The Gurkha Offer to Transfer (GOTT) gave Gurkha Pension Scheme (GPS) members (retired or serving) with service on or after 1 July 1997 an option to move from the GPS to the Armed Forces Pension Scheme (AFPS).
To assist Gurkhas in making their decision on transferring to the AFPS, briefings were provided to tell them about the pension issues involved and, importantly, about the implications of changing engagement from the 15 year Gurkha engagement to the 22 year Open Engagement.
In addition, all Gurkhas were given copies of both the pension schemes rules and an offer to transfer booklet. GPS members who accepted this offer were credited with pension benefits in the AFPS, on the agreed terms set out in the GOTT, in place of the benefits which would otherwise have been paid from the GPS.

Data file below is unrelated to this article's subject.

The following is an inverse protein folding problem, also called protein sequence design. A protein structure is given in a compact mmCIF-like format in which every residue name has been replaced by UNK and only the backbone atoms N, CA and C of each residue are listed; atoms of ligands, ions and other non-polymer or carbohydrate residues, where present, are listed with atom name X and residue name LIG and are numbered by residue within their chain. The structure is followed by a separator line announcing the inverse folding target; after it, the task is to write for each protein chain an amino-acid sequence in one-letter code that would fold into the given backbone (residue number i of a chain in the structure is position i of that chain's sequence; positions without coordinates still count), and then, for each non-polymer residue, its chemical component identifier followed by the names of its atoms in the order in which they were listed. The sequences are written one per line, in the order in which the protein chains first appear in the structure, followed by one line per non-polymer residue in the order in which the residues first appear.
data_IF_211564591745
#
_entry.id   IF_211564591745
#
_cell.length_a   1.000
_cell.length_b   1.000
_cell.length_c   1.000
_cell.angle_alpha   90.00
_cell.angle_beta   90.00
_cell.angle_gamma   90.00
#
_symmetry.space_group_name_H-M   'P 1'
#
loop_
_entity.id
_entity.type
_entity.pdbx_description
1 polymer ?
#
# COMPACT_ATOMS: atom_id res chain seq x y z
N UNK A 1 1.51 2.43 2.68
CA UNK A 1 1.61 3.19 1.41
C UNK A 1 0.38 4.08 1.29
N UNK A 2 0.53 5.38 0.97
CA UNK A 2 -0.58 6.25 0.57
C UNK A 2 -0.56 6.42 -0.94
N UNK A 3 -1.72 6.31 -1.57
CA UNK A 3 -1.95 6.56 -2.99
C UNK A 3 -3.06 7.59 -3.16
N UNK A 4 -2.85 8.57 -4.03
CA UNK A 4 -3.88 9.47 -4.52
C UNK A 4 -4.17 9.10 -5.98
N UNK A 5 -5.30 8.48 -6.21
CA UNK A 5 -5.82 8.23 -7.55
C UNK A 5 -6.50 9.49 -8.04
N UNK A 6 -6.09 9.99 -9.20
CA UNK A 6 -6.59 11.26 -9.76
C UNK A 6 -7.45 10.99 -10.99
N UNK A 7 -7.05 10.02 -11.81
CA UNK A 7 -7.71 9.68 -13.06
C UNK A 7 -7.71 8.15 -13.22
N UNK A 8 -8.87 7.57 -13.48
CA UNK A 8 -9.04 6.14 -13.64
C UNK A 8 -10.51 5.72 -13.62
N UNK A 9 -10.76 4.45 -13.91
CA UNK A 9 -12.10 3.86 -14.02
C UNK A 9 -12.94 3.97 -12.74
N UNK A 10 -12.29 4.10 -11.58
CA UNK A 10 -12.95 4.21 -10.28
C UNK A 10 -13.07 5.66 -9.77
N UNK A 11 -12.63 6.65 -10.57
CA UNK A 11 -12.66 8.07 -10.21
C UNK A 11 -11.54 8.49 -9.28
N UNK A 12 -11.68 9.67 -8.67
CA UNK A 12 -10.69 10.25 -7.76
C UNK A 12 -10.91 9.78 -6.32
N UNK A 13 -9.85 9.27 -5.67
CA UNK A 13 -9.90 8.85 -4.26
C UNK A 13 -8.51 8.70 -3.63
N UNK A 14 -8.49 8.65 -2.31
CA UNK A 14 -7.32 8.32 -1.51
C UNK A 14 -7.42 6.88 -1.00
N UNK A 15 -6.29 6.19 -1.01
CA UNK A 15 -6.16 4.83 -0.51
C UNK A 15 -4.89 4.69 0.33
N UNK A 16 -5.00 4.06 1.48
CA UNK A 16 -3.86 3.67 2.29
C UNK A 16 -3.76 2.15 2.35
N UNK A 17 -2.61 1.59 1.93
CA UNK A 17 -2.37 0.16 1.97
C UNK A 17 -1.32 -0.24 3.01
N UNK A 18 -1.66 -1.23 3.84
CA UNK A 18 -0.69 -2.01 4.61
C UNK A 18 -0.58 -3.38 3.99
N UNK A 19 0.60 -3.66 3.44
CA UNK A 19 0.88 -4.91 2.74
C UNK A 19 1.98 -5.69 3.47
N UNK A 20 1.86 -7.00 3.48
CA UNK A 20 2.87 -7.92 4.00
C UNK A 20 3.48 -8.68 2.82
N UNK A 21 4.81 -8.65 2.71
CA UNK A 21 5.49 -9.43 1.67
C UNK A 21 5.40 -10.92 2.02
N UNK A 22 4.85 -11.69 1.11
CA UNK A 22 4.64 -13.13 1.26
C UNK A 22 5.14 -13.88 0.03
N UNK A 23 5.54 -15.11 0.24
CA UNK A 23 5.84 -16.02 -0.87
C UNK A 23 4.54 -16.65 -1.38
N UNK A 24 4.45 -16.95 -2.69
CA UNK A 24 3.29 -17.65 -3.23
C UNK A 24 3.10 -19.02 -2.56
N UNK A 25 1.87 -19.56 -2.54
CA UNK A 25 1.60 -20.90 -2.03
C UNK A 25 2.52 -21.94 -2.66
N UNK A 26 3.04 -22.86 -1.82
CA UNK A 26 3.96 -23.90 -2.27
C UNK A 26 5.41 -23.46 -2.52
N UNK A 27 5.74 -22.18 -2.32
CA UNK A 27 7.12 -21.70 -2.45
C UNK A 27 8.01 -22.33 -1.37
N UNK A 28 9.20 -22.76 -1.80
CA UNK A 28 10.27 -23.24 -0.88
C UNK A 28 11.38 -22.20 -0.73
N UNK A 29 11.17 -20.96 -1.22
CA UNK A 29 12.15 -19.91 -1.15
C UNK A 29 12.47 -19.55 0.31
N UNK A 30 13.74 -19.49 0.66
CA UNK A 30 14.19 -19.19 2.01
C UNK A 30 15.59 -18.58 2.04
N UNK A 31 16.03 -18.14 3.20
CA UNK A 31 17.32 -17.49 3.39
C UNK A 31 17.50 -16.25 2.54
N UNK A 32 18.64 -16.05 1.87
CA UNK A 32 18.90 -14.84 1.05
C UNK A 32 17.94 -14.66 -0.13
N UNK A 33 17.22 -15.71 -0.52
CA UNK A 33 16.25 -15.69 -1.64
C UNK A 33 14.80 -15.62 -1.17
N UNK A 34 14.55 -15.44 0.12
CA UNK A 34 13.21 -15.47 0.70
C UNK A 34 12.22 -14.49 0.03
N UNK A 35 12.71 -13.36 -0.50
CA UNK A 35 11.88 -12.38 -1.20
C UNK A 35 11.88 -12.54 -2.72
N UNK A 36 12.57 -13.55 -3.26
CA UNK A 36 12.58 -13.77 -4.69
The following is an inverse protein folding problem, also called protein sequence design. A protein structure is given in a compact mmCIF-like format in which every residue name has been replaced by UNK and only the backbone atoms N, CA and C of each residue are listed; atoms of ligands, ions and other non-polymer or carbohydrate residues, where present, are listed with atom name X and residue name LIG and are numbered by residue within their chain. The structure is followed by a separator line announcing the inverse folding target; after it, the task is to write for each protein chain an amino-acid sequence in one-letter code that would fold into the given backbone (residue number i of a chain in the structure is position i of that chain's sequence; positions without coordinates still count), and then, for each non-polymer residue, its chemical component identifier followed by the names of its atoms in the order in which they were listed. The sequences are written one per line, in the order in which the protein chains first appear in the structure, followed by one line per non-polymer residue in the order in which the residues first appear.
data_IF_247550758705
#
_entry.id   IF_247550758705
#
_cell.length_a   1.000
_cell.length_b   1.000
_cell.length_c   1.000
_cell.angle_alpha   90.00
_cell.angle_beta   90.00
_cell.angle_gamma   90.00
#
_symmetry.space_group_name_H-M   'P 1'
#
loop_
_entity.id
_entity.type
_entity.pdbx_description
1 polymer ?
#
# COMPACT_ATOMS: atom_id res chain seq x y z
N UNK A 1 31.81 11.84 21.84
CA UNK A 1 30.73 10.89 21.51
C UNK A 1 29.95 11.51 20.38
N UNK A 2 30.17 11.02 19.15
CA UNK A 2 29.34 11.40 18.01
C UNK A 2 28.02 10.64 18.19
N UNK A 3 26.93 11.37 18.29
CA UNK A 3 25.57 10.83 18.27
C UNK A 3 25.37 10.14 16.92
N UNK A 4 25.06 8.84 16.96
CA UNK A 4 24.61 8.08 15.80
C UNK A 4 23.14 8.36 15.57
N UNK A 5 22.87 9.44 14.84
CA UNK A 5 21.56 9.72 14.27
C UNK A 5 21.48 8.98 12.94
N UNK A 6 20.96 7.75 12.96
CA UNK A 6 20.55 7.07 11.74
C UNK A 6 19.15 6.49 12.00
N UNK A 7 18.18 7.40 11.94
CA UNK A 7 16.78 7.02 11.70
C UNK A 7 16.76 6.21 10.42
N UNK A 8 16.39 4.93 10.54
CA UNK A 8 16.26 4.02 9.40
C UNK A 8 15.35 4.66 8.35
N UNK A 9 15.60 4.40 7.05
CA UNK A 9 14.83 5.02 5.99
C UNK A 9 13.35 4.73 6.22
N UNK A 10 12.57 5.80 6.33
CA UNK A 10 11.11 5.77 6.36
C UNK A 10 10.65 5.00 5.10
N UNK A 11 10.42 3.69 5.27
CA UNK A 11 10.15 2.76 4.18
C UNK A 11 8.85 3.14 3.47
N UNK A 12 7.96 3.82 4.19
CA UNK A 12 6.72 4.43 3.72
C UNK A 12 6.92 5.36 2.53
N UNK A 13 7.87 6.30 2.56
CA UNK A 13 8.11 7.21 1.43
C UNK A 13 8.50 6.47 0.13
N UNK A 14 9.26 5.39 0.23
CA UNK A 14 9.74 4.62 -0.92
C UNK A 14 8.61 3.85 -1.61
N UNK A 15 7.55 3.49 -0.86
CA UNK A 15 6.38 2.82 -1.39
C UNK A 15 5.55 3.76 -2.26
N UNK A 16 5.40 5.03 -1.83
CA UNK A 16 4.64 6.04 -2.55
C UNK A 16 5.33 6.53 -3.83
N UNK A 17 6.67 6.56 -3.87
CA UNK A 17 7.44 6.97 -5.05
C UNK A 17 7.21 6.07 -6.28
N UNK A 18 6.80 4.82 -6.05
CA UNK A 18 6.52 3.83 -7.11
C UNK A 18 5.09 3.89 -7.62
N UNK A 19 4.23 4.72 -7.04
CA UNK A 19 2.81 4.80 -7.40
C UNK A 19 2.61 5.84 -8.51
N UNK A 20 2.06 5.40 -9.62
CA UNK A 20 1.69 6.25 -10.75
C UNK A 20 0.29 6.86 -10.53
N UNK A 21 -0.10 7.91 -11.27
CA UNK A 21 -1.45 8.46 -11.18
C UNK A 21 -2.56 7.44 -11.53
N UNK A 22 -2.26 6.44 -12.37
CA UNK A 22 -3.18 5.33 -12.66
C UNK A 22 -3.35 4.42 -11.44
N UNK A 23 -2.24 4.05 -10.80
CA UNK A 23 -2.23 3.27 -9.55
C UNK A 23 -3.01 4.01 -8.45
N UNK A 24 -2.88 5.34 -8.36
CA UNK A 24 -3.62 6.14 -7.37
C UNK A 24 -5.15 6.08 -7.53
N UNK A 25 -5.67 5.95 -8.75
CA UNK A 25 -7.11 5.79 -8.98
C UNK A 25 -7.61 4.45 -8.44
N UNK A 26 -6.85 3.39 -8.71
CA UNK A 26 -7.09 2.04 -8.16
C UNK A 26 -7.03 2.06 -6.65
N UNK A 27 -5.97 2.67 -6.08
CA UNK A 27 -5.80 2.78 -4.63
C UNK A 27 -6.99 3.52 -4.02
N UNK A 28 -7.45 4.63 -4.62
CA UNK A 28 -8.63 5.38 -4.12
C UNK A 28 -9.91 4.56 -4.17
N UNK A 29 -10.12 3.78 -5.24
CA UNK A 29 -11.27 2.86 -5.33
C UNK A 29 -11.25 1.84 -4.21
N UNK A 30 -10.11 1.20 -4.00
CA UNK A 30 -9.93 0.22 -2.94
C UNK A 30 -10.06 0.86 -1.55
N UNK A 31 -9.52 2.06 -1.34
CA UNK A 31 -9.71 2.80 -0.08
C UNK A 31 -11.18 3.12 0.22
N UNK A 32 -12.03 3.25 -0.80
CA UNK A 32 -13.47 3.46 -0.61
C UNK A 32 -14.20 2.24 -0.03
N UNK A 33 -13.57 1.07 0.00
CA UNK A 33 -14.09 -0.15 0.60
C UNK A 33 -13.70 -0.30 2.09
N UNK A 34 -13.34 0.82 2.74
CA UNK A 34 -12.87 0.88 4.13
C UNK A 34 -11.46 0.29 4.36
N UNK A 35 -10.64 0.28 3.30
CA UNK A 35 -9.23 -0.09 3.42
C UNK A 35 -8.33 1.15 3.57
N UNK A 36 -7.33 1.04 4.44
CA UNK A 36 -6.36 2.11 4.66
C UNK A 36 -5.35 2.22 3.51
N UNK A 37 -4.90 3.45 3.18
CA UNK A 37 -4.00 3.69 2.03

The terms of the GOTT provided one year of AFPS service for every year of GPS service that had been built up after 1 July 1997. For service built up prior to 1 July 1997, the GOTT provided GPS members with an AFPS service credit of equivalent value to the benefits which they had earned in the GPS.
The Government Actuary’s Department calculated the AFPS service credits which provided members with equivalent value to their GPS benefits using an approach agreed with the Ministry of Defence.
These calculations reflected the particular pension benefits paid by each scheme, and the qualification criteria for those pensions. Where the AFPS was calculated as being more valuable than the GPS, then service credits of less than one year were provided in the AFPS for each year of pre-1997 GPS service.
For the retired GOTT the rates of some pensions were incorrectly reduced at the point that they transferred from the GPS to the AFPS. These cases have now been corrected. For those whose rate of pension is now subsequently lower than their GPS equivalent, because of exchange rate changes and higher annual pension increases for the GPS, it is not a reason for using the AFPS Individual Disputes Resolution Procedure (IDRP).
The purpose of the IDRP is to ensure that the rules have been properly applied. There is no discretion in the IDRP process to apply different rules from those laid down in the pension scheme.